Was the 9/11 decade a disaster for individual freedom?
Within hours of the attacks on Sept. 11, 2001, the noted libertarian activist John Perry Barlow warned that the night of totalitarianism was about to descend on American liberty.
"Control freaks will dine on this day for the rest of our lives," wrote Barlow, a founder of the Electronic Frontier Foundation and a research fellow at Harvard Law School, in an e-mail to his followers. "Within a few hours, we will see beginning the most vigorous efforts to end what remains of freedom in America."
Barlow's voice was only the first in what would eventually be a deafening chorus denouncing the government's reaction to 9/11 as an assault on fundamental freedoms. George W. Bush, Jonathan Alter wrote in Newsweek, "thought 9/11 gave him license to act like a dictator." John Ashcroft, attorney general for the first three years of the Bush administration, was accused by the American Civil Liberties Union of displaying "open hostility to protecting civil liberties." Former Vice President Al Gore slammed the White House for using the war on terrorism "to consolidate its power and escape any accountability for its use."
Nearly every change in domestic national-security policy over the past decade, from airline no-fly lists to the data-mining of telephone records, was portrayed as another step down the slippery slope to a police state. Most reviled of all: the Patriot Act, passed by Congress six weeks after 9/11 and reauthorized several times since. Feverish critics characterized the law as the gateway to an American gulag. Under the Patriot Act, cried the ACLU, "the FBI could spy on a person because they don't like the books she reads or . . . the web sites she visits." To Ohio Representative Dennis Kucinich, debating the law on the House floor, it was "crystal clear" that the administration was determined "to abuse, attack, and outright deny the civil liberties of the people of this country in defiance of our constitution."
The ACLU's scare tactics notwithstanding, the Patriot Act did not make "speaking out loud" -- in libraries or anywhere else -- a federal crime.
Some of this uproar was partisan, of course. That is why it was never directed at Barack Obama, even though he extended nearly all of Bush's national-security legacy.
But in fairness, committed civil libertarians had reason to be uneasy. If the first casualty of war is truth, the second is often freedom. From the Alien and Sedition Acts of 1798 to the illegal harassment of political opponents during the Nixon administration, wartime governments have certainly been known to repress dissent and abuse individual rights. During the Civil War, the federal government rounded up thousands of civilians and shut down hundreds of newspapers because they publicly opposed the policies of the Lincoln administration. FDR ordered the internment of more than 100,000 loyal Japanese-Americans during World War II, though they were guilty of nothing but their ethnicity.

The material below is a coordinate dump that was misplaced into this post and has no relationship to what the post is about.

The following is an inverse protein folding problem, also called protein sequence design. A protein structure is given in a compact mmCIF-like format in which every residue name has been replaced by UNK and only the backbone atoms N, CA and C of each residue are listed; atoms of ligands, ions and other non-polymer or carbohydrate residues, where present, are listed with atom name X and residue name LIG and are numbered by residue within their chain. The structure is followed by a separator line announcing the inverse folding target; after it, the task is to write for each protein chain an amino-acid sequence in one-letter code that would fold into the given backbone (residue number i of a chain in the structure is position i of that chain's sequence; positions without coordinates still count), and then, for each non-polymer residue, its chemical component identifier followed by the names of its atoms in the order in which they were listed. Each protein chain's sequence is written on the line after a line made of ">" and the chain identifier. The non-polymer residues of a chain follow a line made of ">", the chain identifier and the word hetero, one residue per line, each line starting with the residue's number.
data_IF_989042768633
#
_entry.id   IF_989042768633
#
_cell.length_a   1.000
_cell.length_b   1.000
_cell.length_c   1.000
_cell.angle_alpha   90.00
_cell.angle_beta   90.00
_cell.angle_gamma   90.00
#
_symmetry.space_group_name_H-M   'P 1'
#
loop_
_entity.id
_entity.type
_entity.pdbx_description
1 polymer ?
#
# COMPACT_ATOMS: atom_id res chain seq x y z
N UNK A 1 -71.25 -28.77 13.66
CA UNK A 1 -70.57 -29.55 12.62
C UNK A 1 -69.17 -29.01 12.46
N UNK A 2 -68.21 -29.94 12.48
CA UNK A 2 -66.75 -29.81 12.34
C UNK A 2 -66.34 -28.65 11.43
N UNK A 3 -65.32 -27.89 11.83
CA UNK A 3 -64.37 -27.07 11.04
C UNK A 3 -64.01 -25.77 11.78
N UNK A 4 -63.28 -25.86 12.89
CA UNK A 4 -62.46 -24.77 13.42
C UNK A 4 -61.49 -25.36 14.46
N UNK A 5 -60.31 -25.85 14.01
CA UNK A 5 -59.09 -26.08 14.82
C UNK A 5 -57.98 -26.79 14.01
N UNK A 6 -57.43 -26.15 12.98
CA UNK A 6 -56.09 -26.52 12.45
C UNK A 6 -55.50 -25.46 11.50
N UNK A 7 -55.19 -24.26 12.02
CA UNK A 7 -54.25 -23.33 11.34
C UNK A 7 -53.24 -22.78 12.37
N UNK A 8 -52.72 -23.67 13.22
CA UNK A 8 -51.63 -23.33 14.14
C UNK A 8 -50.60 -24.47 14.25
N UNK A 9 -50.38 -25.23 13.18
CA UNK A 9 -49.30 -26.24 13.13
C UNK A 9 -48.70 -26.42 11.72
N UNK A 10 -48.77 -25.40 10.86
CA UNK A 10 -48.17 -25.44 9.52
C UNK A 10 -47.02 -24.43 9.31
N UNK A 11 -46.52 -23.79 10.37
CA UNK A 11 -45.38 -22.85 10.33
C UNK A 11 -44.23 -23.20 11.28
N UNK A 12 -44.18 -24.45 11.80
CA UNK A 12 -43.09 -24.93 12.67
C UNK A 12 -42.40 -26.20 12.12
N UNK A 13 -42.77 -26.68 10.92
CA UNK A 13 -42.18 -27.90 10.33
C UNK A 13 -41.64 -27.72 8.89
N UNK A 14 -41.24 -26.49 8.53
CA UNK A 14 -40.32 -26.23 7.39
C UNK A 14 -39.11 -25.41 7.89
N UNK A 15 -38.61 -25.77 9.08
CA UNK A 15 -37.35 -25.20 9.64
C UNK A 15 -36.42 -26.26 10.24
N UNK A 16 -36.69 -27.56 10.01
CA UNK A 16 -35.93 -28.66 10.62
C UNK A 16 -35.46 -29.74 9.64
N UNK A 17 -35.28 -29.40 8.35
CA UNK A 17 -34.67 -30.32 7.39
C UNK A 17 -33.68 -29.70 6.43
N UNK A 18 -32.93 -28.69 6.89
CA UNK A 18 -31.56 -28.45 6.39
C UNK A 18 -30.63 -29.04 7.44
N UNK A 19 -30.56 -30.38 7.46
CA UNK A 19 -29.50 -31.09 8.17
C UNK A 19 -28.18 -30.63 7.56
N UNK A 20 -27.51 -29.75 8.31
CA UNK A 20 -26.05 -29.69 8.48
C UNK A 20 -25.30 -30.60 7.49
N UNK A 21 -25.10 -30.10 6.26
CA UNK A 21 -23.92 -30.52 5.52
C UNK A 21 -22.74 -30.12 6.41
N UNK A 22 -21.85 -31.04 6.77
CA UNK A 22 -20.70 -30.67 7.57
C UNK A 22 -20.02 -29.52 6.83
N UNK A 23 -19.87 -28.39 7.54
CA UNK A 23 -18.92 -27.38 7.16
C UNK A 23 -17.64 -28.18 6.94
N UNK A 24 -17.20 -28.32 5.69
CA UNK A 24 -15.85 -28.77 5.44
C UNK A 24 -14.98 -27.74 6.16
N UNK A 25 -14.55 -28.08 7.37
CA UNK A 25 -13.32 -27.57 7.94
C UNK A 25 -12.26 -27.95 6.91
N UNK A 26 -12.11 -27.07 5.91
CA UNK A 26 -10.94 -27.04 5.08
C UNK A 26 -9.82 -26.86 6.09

It was with historical precedents like these in mind that Wisconsin Senator Russell Feingold voted against the original Patriot Act – the only Senator to do so. Explaining his opposition, he quoted Supreme Court Justice Arthur Goldberg, who warned in 1963 that it is "under the pressing exigencies of crisis that there is the greatest temptation to dispense with fundamental constitutional guarantees."
Yet 10 years later American freedom thrives. To be sure, obnoxious security measures are more common, especially in airports and other public spaces, but political debate, dissent, and activism are as robust as they have ever been. As the New York Times acknowledged this week, the domestic legal response to 9/11 "gave rise to civil liberties tremors, not earthquakes." The Patriot Act, for all the hyperventilating, amounted to little more than "tinkering at the margins" of existing law. By historical standards, "the contraction of domestic civil liberties in the last decade was minor."
Sincere the Feingolds and Barlows may have been, but they were wrong. American history doesn't prove that once the government's "control freaks" get a taste of expanded power, it is only a matter of time before the concentration-camp gates swing shut behind us. If anything, it proves the opposite.
Congress and the president may restrict political liberties during wartime or a crisis, but when the crisis eases liberty rebounds – and then some. The balance between security and freedom shifts back not to where it was, but to even greater liberty and expanded individual rights. Thus, after the Civil War ended, the 13th, 14th, and 15th Amendments made the United States an even freer country than it had been before. Following World War II, FDR's internment of the Japanese was rescinded – and is now so reviled that no mainstream political figure would dream of defending or emulating it.
The Alien and Sedition Acts were an odious assault on liberty and civil rights. But they were soon repealed, and have never been replicated.
Americans are more jealous of their freedoms than libertarians sometimes realize. For nearly 150 years, civil liberties in this country have been on the upswing. Ten years after 9/11, they still are.